BMW fined $10M, faces criminal probe for engine fires
BMW AG is facing a criminal probe in South Korea after investigators concluded the manufacturer concealed fire hazards and delayed recalls for a problem that has dented sales and its reputation in the Asian country.
South Korea’s transport ministry plans to ask prosecutors to investigate the German carmaker, the ministry said in a statement on Monday. Korea also fined BMW 11.2 billion won ($10 million) for belatedly recalling 22,670 vehicles. The team that’s been investigating BMW since August found defects that could cause coolant to leak and set the engine on fire.
The move threatens to prolong the Munich-based company’s woes in a country where there have been nearly 40 cases of BMW fires reported this year. The carmaker, which has recalled 1.6 million vehicles worldwide over the issue, has seen its sales in Korea fall about 10 percent during the first 11 months of the year as videos went viral of the luxury cars being engulfed in flames.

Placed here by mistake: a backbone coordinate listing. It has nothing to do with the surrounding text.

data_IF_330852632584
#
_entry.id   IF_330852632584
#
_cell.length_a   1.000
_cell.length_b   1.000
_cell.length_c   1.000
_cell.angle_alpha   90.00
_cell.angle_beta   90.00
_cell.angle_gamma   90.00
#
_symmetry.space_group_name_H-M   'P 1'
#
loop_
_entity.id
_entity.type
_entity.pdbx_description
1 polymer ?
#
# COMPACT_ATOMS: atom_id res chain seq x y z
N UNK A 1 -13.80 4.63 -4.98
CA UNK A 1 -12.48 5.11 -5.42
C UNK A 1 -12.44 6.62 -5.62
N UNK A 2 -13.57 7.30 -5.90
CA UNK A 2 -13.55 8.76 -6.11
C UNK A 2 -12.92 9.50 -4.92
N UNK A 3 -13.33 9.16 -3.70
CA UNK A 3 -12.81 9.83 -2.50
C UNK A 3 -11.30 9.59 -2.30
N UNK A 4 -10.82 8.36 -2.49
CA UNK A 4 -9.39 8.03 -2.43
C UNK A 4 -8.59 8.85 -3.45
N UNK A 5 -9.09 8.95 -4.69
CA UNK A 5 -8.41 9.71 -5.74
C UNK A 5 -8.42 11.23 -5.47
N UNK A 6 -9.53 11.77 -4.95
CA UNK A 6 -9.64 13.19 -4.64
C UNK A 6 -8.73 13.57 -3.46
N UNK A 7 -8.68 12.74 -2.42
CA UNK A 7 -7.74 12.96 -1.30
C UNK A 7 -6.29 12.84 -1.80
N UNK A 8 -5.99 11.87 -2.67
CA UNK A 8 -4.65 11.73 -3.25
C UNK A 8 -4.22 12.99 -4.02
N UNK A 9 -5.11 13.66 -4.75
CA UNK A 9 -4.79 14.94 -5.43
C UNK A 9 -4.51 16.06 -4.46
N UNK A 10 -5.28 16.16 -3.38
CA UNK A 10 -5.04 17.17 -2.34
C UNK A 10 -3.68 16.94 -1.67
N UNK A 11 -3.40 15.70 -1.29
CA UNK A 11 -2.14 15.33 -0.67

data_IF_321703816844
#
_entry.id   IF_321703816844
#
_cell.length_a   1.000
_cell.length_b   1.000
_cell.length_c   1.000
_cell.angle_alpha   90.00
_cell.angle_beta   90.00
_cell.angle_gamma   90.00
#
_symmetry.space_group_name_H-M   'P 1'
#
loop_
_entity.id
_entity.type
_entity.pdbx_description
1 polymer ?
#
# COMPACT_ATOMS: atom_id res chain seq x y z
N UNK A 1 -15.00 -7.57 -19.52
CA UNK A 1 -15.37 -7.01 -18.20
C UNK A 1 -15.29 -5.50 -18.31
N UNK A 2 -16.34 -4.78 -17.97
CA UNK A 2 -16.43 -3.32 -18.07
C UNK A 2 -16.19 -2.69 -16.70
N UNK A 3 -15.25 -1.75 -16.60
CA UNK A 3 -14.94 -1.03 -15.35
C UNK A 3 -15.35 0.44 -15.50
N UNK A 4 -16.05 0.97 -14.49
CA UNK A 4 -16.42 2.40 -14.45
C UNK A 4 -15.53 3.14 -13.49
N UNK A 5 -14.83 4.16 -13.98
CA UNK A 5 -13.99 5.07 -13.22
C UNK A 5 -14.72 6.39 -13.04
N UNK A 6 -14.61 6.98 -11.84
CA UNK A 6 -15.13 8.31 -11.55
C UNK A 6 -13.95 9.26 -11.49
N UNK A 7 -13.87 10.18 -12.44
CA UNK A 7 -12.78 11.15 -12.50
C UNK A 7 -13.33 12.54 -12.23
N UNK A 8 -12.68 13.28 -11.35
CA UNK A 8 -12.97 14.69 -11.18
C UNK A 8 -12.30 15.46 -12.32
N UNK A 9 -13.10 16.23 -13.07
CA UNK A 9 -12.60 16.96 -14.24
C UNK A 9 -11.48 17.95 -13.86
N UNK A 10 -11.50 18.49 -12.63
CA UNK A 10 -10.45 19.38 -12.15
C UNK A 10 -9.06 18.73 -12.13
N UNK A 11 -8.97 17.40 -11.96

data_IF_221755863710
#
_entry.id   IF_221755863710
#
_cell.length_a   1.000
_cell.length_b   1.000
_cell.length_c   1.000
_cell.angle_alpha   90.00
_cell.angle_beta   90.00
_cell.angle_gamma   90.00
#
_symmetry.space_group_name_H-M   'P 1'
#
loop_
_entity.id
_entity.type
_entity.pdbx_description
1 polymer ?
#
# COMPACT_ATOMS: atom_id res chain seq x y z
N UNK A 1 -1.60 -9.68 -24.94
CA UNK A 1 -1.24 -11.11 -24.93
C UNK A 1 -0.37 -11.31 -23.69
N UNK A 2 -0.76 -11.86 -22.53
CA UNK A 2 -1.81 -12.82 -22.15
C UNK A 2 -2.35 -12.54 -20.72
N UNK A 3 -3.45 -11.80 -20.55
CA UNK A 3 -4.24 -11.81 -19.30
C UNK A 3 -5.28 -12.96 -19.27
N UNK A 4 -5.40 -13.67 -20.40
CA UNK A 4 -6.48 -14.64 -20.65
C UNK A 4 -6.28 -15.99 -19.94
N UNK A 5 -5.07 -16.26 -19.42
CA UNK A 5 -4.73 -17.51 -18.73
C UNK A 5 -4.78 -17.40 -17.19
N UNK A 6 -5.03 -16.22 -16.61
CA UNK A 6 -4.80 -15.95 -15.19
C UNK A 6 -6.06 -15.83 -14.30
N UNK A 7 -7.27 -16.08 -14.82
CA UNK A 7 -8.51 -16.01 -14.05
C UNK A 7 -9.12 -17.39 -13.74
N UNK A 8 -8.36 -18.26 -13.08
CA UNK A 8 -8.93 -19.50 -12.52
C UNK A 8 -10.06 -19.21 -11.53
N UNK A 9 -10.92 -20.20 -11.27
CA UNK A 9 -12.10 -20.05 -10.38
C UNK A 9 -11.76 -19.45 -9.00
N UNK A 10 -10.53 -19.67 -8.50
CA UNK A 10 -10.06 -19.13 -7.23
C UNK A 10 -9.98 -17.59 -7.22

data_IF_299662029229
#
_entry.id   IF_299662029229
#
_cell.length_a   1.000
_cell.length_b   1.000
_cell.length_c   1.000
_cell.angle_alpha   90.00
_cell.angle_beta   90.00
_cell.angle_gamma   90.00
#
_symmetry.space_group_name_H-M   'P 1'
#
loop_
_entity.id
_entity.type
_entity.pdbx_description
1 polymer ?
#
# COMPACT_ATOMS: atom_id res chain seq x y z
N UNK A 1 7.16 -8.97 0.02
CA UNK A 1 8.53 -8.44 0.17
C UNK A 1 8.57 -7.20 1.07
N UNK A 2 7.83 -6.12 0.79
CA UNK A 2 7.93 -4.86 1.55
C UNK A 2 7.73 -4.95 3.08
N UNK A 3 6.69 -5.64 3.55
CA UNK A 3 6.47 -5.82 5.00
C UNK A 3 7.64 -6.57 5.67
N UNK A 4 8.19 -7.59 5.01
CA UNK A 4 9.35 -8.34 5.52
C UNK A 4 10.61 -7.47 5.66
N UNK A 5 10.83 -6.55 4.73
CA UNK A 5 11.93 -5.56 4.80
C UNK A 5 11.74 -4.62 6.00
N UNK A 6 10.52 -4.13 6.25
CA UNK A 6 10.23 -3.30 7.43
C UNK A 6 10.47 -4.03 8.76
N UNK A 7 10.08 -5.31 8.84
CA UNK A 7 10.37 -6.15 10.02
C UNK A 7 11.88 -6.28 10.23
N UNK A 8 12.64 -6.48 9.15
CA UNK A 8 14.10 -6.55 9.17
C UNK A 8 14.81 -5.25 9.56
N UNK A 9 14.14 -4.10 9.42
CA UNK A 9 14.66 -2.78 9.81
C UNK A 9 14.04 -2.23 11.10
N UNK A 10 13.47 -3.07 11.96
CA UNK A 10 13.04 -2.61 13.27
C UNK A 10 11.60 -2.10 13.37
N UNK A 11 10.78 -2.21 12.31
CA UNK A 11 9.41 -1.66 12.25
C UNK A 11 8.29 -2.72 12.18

BMW’s Korea branch apologized in a statement released after the announcement and said it will cooperate with ongoing investigations.
The Korean probe adds to the challenges at BMW as it prepares to begin a new year fraught with potential hazards from a trade war between the U.S. and China, and a drop in car sales in China, the world’s biggest car market. BMW is also raising spending to develop new electric and self-driving vehicles. The strains have been evident, with the Stoxx Europe 600 Automobiles & Parts Index having declined about 27 percent this year and both BMW and rival Daimler AG lowering 2018 profit targets.
The BMW defect also prompted the carmaker to do a voluntary recall of 323,700 vehicles in Europe, with about 96,000 of those in Germany. BMW had said it would begin replacing starting Aug. 20 the EGR coolers and modules in the recalled cars covering 42 models, including the popular 520d and 320d produced between 2011 and 2016.
BMW shares closed 0.1 percent higher on Friday in Frankfurt, the last trading day before the Christmas holiday, trimming losses to 17 percent for the year.